Suffolk County Police Highway Patrol Officer Robert Scudellari initially flashed his lights behind Khan, 42, for speeding on the eastbound Long Island Expressway between exits 51 and 52 around 1:50 a.m. on July 3, police said. The officer soon learned that Khan, who was driving a 2013 Kia, was also under the influence of alcohol and his license had been revoked, the Suffolk County Police Department said.

Mohamed Khan is accused of driving while intoxicated, among other charges. Photo from SCPD
Mohamed Khan is accused of driving while intoxicated, among other charges. Photo from SCPD

Police also said the man was in violation of his New York State driver’s license restriction that he operate a motor vehicle only if it is equipped with an ignition interlock device, cops said.

Khan was arrested and charged with driving while intoxicated and operating a motor vehicle without an interlock device, police said. He was also charged with criminal contempt in the second degree for violating a court order that stipulated he refrain from consuming alcohol, cops said.

The Suffolk County Police Department also said the man had an outstanding warrant for committing the same offence back in January, and had collected seven traffic tickets for vehicle and traffic law violations by the time of his arrest.

His attorney could not be reached for comment.

DA says suspect faces life in prison if convicted of shooting Mark Collins

District Attorney Tom Spota says Sheldon Leftenant faces life in prison if convicted of shooting police officer Mark Collins. Photo by Barbara Donlon

A shot in the neck was close to fatal for a Suffolk County cop injured in the line of duty, according to a details of the struggle with his alleged shooter law enforcement officials recapped last week.

District Attorney Tom Spota released new details surrounding the March 11 shooting of Suffolk County Police Officer Mark Collins in a news conference on Friday afternoon. The DA said after investigators spoke with Collins, they found out the play-by-play of what happened that night in Huntington Station.

The suspect, Sheldon Leftenant, 22, of Huntington Station was indicted by a grand jury in Riverhead on Friday shortly before the news conference. Leftenant pleaded not guilty to attempted aggravated murder of a police officer, resisting arrest and second-degree criminal possession of a weapon.

The suspect could be facing up to life in prison if convicted of the charges, Spota said.
Collins, who worked for the 2nd Precinct’s gang unit, pulled over the vehicle where Leftenant, who is allegedly a member of the “Tip Top Boyz” gang, was a passenger. After being asked to get out of the vehicle, the suspect fled out of the right rear passenger door and Collins chased after him.

“Collins gave chase, he had his police-issued taser in hand,” Spota said. “He never drew his weapon.”

The officer continued to chase Leftenant when he cornered the suspect, after Leftenant was not being able to open a gate at 11 Mercer Court. A confrontation took place and the officer tasered Leftenant. The officer was unaware the suspect had a gun, Spota.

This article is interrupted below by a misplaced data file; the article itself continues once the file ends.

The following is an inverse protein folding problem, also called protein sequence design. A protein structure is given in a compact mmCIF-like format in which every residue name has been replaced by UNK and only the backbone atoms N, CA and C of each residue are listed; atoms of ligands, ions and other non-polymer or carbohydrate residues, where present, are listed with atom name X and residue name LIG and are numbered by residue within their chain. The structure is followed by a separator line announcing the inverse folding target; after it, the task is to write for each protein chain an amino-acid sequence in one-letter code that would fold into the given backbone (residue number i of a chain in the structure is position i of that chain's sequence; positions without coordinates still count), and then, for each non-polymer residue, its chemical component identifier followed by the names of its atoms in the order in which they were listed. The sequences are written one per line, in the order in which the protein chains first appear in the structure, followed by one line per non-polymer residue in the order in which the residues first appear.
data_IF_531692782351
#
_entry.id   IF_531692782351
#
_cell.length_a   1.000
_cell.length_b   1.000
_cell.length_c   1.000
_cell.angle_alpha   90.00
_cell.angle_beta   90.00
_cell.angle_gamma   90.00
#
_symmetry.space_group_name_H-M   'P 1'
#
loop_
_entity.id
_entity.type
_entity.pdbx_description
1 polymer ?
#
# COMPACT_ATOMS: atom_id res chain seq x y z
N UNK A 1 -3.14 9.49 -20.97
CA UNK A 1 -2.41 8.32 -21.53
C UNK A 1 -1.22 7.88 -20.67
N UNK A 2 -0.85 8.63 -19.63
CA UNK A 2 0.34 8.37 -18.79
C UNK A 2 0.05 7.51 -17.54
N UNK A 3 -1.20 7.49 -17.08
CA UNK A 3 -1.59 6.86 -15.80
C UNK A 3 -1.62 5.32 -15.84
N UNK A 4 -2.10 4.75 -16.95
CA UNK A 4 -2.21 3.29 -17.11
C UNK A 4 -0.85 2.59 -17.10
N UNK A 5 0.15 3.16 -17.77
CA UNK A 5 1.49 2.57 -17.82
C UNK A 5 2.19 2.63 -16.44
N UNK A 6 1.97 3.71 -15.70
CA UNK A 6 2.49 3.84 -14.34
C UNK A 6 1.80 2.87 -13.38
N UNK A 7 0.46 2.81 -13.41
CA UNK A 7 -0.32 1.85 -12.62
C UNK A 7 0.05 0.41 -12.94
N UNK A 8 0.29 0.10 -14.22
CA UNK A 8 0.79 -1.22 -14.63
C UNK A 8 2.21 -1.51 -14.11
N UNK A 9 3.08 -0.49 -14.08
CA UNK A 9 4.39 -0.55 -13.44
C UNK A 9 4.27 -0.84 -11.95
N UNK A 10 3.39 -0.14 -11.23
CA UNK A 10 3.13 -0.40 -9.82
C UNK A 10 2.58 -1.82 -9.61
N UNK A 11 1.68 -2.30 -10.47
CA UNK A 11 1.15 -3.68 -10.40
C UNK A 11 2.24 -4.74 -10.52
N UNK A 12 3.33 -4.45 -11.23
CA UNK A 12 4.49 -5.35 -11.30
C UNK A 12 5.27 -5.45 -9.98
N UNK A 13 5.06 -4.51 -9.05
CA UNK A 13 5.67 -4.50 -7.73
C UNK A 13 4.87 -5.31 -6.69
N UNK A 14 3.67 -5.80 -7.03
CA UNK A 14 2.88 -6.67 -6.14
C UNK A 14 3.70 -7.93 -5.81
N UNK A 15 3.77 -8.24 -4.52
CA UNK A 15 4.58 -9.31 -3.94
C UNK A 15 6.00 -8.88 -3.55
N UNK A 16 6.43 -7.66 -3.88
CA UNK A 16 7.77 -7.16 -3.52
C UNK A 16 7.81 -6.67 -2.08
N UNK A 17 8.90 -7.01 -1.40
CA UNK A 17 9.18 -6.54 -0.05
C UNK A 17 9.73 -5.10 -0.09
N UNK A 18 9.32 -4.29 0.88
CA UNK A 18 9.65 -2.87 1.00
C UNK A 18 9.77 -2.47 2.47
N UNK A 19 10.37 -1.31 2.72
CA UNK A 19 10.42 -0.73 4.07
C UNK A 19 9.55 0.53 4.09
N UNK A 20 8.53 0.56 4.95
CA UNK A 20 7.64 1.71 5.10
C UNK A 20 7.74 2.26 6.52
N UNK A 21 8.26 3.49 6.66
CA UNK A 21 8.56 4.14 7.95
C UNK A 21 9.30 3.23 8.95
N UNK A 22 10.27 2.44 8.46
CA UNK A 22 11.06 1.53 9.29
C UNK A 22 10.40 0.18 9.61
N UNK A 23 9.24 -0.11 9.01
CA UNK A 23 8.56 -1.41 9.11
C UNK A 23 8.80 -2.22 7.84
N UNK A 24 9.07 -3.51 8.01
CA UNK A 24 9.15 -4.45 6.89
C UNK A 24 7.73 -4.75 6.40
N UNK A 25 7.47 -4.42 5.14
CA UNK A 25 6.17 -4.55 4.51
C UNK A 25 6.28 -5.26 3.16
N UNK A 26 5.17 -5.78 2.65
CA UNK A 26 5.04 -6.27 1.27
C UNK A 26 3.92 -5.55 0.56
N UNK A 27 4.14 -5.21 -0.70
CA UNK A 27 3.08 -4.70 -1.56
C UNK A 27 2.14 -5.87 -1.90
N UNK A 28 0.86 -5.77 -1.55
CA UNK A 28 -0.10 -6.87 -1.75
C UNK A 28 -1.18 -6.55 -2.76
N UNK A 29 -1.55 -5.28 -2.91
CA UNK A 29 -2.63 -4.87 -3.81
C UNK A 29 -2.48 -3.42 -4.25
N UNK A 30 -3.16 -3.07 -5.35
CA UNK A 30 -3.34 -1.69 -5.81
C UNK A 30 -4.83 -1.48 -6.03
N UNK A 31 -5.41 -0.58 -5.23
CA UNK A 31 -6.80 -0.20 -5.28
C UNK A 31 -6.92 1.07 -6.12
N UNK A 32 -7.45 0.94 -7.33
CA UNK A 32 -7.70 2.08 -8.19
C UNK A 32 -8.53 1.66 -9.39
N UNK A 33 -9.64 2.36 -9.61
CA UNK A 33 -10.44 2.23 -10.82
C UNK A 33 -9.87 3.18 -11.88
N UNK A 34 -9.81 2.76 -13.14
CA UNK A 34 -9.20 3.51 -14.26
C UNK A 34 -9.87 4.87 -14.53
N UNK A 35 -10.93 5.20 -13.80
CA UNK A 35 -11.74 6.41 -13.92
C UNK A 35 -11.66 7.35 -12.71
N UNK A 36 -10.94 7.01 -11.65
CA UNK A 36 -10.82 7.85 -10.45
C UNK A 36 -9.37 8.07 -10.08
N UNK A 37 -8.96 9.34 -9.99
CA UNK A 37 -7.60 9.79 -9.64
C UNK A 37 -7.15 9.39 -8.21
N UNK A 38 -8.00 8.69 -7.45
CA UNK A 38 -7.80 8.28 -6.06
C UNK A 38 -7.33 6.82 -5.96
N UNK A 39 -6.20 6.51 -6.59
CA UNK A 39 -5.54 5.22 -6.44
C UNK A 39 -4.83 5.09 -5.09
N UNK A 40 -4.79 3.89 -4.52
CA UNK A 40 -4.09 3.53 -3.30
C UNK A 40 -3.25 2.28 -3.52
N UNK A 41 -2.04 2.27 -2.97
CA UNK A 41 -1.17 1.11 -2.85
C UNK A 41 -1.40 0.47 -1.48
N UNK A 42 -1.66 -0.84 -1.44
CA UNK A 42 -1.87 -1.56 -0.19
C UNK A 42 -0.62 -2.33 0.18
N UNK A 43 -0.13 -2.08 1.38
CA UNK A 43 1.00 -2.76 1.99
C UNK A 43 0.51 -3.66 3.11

“Collins successfully deployed his taser twice in Leftenant’s back and while it brought the defendant to the ground, unfortunately it did not completely immobilize him,” Spota said.

The officer dropped down to handcuff Leftenant when a struggle ensued. At that point, Collins was on top of Leftenant and reported seeing two blue flashes and hearing four gunshots in quick succession. The officer was shot in the neck and hip. The neck shot, had it been any closer, could have hit the carotid artery and killed him, officials said.

“Police Officer Collins knew right away he had been shot because he couldn’t feel anything on his right side and he couldn’t move at all his right arm or his right leg,” Spota said.

Collins began to try and drag himself over to a stoop on the property, as he was trying to protect himself the best he could.

“He tried to draw his weapon, but he had lost the complete use of his right arm, right leg, that’s why he is actually crawling to get over here,” the DA said, pointing to a spot on a photo of the crime scene where the officer went to protect himself.

Spota said Collins knew the gun was .38 caliber revolver and that there were at least two shots left. He covered himself with his police-issued bullet proof vest and faced it towards the suspect, as he felt Leftenant would walk over and shoot him again.

After allegedly shooting the officer, Leftenant fled and dropped the weapon in the backyard of 13 Mercer Court. He then ran about a quarter-mile away from the scene and hid. According to Spota, canine units quickly arrived and found the gun and Leftenant.

Two bullets were found inside the Mercer Court home where the struggle took place. While people were home as the two struggled outside, no one was injured by the shots.

After court, Leftenant’s lawyer Ian Fitzgerald said the defendant was sorry to be in this situation, but wouldn’t comment any further.

“I don’t think he showed any mercy at all, after all he fires two shots one in his neck virtually point blank range, that doesn’t tell me there is any mercy at all,” Spota said.

During Leftenant’s arraignment, a handful of the suspect’s family members were in the audience. While they wouldn’t comment, they left the courtroom chanting, “Free Shel.”